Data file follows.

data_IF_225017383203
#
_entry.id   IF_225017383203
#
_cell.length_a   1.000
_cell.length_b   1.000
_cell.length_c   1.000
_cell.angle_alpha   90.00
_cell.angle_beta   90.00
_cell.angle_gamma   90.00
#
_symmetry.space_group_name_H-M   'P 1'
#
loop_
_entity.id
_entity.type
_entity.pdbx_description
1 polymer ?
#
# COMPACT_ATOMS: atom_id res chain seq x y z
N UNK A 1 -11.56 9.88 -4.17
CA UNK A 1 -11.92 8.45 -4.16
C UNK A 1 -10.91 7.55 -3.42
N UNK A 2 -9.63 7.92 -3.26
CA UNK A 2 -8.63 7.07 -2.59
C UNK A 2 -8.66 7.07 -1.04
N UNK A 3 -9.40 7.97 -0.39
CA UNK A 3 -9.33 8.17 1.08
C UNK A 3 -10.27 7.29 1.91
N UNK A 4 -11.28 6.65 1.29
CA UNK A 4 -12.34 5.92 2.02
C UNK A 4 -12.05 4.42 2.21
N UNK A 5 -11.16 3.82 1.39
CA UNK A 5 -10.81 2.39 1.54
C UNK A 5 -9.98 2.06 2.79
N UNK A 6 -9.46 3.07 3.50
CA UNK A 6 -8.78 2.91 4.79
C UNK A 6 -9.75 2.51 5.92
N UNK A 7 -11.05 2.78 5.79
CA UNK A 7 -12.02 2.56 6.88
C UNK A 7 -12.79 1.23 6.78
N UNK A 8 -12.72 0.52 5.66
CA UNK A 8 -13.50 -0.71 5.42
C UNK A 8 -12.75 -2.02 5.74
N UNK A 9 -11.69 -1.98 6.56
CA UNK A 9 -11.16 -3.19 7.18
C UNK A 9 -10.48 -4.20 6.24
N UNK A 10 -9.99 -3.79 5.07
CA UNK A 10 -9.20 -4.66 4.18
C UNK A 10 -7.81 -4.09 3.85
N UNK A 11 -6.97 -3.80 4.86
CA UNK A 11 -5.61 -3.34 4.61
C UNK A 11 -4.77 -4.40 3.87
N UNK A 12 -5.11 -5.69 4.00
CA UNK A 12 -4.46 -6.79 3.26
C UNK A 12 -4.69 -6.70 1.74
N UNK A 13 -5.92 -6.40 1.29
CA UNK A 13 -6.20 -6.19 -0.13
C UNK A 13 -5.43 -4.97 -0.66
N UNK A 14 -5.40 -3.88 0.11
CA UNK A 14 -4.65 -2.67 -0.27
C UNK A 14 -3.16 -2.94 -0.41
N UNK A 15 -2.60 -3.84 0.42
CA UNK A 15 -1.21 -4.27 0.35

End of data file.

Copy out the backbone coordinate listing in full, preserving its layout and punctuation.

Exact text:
data_IF_225017383203
#
_entry.id   IF_225017383203
#
_cell.length_a   1.000
_cell.length_b   1.000
_cell.length_c   1.000
_cell.angle_alpha   90.00
_cell.angle_beta   90.00
_cell.angle_gamma   90.00
#
_symmetry.space_group_name_H-M   'P 1'
#
loop_
_entity.id
_entity.type
_entity.pdbx_description
1 polymer ?
#
# COMPACT_ATOMS: atom_id res chain seq x y z
N UNK A 1 -11.56 9.88 -4.17
CA UNK A 1 -11.92 8.45 -4.16
C UNK A 1 -10.91 7.55 -3.42
N UNK A 2 -9.63 7.92 -3.26
CA UNK A 2 -8.63 7.07 -2.59
C UNK A 2 -8.66 7.07 -1.04
N UNK A 3 -9.40 7.97 -0.39
CA UNK A 3 -9.33 8.17 1.08
C UNK A 3 -10.27 7.29 1.91
N UNK A 4 -11.28 6.65 1.29
CA UNK A 4 -12.34 5.92 2.02
C UNK A 4 -12.05 4.42 2.21
N UNK A 5 -11.16 3.82 1.39
CA UNK A 5 -10.81 2.39 1.54
C UNK A 5 -9.98 2.06 2.79
N UNK A 6 -9.46 3.07 3.50
CA UNK A 6 -8.78 2.91 4.79
C UNK A 6 -9.75 2.51 5.92
N UNK A 7 -11.05 2.78 5.79
CA UNK A 7 -12.02 2.56 6.88
C UNK A 7 -12.79 1.23 6.78
N UNK A 8 -12.72 0.52 5.66
CA UNK A 8 -13.50 -0.71 5.42
C UNK A 8 -12.75 -2.02 5.74
N UNK A 9 -11.69 -1.98 6.56
CA UNK A 9 -11.16 -3.19 7.18
C UNK A 9 -10.48 -4.20 6.24
N UNK A 10 -9.99 -3.79 5.07
CA UNK A 10 -9.20 -4.66 4.18
C UNK A 10 -7.81 -4.09 3.85
N UNK A 11 -6.97 -3.80 4.86
CA UNK A 11 -5.61 -3.34 4.61
C UNK A 11 -4.77 -4.40 3.87
N UNK A 12 -5.11 -5.69 4.00
CA UNK A 12 -4.46 -6.79 3.26
C UNK A 12 -4.69 -6.70 1.74
N UNK A 13 -5.92 -6.40 1.29
CA UNK A 13 -6.20 -6.19 -0.13
C UNK A 13 -5.43 -4.97 -0.66
N UNK A 14 -5.40 -3.88 0.11
CA UNK A 14 -4.65 -2.67 -0.27
C UNK A 14 -3.16 -2.94 -0.41
N UNK A 15 -2.60 -3.84 0.42
CA UNK A 15 -1.21 -4.27 0.35